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ISPRS Int. J. Geo-Inf. 2017, 6(1), 4; doi:10.3390/ijgi6010004

Crustal and Upper Mantle Density Structure Beneath the Qinghai-Tibet Plateau and Surrounding Areas Derived from EGM2008 Geoid Anomalies

1,2
and
1,*
1
State Key Laboratory of Geodesy and Earth’s Dynamics, Institute of Geodesy and Geophysics, Chinese Academy of Sciences, Wuhan 430077, China
2
University of Chinese Academy of Sciences, No. 19A Yuquan Road, Beijing 100049, China
*
Author to whom correspondence should be addressed.
Academic Editor: Wolfgang Kainz
Received: 14 October 2016 / Revised: 11 December 2016 / Accepted: 19 December 2016 / Published: 30 December 2016
(This article belongs to the Special Issue Recent Advances in Geodesy & Its Applications)
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Abstract

As the most active plateau on the Earth, the Qinghai-Tibet Plateau (TP) has a complex crust–mantle structure. Knowledge of the distribution of such a structure provides information for understanding the underlying geodynamic processes. We obtain a three-dimensional model of the density of the crust and the upper mantle beneath the TP and surrounding areas from height anomalies using the Earth Gravitational Model 2008 (EGM2008). We refine the estimated density in the model iteratively using an initial density contrast model. We confirm that the EGM2008 products can be used to constrain the crust–mantle density structures. Our major findings are: (1) At a depth of 300–400 km, high-D(ensity) anomalies terminate around the Jinsha River Suture (JRS) in the central TP, which suggests that the Indian Plate has reached across the Bangong Nujiang Suture (BNS) and almost reaches the JRS. (2) On the eastern TP, low-D(ensity) anomalies at a depth of 0–300 km and with high-D anomalies at 400–670 km further verified the current eastward subduction of the Indian Plate. The ongoing subduction process provides force that results in frequent earthquakes and volcanoes. (3) At a depth of 600 km, low-D anomalies inside the TP illustrate the presence of hot weak material beneath it, which contribute to the inward thrusting of external material. View Full-Text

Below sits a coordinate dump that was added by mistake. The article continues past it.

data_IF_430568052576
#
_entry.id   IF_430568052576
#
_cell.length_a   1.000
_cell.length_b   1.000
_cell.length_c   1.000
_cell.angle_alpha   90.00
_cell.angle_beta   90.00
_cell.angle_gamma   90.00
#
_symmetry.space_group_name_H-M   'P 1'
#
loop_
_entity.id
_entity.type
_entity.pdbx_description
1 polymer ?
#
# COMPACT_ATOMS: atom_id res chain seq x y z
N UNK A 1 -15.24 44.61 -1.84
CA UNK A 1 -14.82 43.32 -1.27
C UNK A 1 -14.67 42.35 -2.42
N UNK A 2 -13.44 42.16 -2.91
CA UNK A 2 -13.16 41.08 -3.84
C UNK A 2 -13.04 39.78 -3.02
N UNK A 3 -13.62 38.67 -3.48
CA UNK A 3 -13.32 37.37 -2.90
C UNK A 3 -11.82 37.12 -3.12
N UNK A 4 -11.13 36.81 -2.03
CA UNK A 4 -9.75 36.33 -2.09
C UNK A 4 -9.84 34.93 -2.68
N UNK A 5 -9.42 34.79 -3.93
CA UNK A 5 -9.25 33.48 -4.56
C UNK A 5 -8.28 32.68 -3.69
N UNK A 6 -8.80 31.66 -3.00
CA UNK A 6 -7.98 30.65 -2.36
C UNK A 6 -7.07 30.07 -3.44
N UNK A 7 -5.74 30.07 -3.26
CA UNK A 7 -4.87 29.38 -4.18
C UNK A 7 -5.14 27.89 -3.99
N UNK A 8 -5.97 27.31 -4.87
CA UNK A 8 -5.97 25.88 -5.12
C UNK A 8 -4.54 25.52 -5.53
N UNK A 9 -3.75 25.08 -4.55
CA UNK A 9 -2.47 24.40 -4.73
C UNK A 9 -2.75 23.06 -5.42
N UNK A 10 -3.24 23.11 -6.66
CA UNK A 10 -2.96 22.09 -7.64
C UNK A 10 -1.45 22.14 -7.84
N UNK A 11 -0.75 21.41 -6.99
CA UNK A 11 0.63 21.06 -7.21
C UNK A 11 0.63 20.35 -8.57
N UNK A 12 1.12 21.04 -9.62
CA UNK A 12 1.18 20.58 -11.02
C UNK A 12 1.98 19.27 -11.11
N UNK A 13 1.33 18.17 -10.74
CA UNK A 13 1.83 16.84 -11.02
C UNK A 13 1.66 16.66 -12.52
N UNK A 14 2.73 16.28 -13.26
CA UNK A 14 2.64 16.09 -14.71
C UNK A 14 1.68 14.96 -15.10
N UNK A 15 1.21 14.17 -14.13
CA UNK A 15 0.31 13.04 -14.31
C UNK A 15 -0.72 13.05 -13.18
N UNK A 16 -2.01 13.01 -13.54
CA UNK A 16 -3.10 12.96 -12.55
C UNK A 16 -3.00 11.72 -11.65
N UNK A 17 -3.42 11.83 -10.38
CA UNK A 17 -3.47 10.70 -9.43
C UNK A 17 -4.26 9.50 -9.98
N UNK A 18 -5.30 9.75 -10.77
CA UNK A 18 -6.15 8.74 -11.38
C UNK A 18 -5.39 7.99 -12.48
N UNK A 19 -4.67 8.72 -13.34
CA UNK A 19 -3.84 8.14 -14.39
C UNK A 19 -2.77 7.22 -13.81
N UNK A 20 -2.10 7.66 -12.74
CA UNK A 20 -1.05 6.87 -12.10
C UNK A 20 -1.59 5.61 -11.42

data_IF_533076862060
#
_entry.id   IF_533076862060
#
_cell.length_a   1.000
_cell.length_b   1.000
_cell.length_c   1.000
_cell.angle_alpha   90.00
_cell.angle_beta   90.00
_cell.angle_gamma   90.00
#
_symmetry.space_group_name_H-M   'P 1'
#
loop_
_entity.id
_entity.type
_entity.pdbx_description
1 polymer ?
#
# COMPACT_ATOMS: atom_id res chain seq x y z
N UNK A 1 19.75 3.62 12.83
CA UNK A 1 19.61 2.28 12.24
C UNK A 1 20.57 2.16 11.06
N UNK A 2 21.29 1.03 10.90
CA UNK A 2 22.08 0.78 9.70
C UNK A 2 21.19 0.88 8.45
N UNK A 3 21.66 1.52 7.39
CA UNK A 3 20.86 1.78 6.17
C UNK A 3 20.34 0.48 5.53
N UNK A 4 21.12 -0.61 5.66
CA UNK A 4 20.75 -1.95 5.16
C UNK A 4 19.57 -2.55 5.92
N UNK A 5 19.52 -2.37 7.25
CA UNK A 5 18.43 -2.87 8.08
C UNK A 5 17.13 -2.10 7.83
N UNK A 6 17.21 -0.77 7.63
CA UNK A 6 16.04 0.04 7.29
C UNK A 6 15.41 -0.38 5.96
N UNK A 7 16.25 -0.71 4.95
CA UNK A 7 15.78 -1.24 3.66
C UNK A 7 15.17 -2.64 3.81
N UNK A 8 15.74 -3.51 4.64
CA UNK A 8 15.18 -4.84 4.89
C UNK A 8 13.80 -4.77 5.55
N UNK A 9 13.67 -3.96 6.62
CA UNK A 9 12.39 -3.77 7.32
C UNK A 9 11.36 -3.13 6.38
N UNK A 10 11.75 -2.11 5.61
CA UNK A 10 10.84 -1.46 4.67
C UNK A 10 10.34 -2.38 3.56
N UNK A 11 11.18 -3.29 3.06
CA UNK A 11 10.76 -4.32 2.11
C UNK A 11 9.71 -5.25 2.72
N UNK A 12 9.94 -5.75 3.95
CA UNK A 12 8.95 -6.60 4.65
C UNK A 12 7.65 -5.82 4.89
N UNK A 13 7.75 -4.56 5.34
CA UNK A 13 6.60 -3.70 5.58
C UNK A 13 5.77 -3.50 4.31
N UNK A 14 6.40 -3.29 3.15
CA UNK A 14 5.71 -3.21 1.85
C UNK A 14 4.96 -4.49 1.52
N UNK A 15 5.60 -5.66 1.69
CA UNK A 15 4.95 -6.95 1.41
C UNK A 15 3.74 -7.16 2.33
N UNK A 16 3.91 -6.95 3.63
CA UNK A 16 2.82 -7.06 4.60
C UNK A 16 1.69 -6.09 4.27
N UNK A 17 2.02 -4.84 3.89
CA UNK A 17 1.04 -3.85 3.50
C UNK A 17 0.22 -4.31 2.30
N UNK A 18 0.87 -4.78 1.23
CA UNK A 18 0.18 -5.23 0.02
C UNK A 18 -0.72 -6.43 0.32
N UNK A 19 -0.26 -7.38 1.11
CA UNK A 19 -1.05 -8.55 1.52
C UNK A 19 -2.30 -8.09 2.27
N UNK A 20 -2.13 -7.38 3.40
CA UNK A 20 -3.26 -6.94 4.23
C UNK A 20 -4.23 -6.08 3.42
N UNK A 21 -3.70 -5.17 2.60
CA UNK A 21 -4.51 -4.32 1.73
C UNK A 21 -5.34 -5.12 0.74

Keywords: Qinghai-Tibet Plateau; geoid anomaly inversion; crustal and upper mantle density construction Qinghai-Tibet Plateau; geoid anomaly inversion; crustal and upper mantle density construction
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Li, H.; Fang, J. Crustal and Upper Mantle Density Structure Beneath the Qinghai-Tibet Plateau and Surrounding Areas Derived from EGM2008 Geoid Anomalies. ISPRS Int. J. Geo-Inf. 2017, 6, 4.

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